By 2014, the organization was serving more than 3,500 young people annually with a wide variety of programs and wanted to buy and rehab its own space. Now named SkyART, the group used a construction and mini-perm loan from LISC to give it the fiscal flexibility it needed to redevelop and move into a new studio.

This October, SkyART celebrated its one-year anniversary in the new space with a grand opening. The 6,000-square-foot studio has a state-of-the-art computer lab, an extensive art library, space to host visits from an entire local school, and as of January, a ceramics studio – all new with the new facility.

“The building is beautiful in a neighborhood without a lot of beautiful,” said Sarah Ward, SkyART’s founder and executive director. “A little girl walked in the other day in front of me, and she turned to her mother and said, ‘I can’t believe I get to go to a place so pretty.’”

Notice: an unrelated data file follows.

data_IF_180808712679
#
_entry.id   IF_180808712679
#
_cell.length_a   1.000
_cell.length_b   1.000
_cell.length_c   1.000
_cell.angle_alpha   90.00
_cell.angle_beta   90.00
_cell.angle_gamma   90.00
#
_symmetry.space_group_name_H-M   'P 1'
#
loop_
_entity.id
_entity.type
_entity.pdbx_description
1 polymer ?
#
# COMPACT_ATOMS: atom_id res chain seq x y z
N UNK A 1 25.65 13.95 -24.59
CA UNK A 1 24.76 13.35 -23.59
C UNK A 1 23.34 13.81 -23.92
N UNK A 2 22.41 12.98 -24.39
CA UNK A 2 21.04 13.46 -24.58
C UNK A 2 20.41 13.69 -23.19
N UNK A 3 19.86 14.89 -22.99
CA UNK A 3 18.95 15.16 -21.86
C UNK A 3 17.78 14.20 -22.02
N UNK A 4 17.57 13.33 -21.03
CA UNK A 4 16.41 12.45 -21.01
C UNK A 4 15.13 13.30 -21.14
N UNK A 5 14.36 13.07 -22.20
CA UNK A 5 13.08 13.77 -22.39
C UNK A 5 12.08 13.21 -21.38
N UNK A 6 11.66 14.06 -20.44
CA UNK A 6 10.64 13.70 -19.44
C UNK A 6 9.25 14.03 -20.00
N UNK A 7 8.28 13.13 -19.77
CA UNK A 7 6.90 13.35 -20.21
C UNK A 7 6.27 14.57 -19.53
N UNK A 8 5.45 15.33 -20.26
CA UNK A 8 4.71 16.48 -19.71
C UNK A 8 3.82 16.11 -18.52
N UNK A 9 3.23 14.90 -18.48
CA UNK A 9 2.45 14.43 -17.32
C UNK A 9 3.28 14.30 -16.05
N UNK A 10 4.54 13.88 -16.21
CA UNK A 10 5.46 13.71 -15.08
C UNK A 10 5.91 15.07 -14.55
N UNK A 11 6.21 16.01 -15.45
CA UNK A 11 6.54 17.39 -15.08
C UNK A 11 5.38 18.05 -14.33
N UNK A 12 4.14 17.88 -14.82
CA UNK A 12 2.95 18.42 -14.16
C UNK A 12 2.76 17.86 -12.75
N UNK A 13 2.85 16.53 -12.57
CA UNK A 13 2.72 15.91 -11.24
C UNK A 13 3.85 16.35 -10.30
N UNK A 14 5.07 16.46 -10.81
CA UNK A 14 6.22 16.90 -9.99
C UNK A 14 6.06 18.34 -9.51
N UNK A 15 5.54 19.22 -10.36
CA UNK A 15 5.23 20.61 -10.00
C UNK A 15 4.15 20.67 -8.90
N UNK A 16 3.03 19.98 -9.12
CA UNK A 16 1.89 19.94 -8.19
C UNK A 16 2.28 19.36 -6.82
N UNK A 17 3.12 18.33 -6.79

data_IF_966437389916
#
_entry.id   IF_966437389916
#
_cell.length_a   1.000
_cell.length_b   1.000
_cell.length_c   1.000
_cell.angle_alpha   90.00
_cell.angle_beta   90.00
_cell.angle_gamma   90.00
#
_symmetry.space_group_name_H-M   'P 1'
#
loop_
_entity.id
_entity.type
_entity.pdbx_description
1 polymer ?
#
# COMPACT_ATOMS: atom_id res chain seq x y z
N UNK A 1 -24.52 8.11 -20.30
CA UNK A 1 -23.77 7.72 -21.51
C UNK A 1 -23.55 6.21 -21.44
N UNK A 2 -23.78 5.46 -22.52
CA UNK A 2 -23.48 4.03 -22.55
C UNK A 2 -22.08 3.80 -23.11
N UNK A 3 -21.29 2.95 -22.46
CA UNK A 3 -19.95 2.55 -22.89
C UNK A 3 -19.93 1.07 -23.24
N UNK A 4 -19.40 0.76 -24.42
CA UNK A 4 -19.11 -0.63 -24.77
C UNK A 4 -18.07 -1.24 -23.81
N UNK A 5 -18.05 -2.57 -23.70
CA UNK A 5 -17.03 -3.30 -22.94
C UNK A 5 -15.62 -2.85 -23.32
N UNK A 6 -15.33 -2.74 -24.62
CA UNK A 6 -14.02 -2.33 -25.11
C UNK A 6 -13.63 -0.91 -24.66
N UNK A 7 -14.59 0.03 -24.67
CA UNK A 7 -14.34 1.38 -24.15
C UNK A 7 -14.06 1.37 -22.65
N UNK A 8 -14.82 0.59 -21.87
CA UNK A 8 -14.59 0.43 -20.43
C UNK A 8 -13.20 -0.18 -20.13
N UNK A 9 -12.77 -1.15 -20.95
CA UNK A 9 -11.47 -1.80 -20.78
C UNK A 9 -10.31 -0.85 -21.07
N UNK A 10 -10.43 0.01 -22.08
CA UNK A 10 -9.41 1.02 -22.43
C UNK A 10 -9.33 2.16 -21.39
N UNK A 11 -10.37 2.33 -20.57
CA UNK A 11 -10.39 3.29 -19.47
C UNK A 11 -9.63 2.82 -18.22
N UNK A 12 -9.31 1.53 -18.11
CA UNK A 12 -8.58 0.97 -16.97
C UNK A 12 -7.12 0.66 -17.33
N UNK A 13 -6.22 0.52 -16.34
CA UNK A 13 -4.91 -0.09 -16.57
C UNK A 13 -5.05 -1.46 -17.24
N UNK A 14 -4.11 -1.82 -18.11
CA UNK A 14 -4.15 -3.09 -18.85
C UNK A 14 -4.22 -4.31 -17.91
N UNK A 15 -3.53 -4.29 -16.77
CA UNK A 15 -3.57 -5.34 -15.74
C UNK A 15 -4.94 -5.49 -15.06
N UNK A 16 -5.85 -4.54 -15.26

Ward said that her team turned to LISC for loans because of its expertise and experience, a big plus for a nonprofit dedicated to developing young people, not real estate. “LISC is committed to our work. I can call them up and they’ll help me with paperwork or whatever I need.”

LISC has been a supporter of SkyART from the beginning – it provided the seed grant that launched the organization – and the development loans are just another way that LISC has helped advance arts and youth development in South Chicago.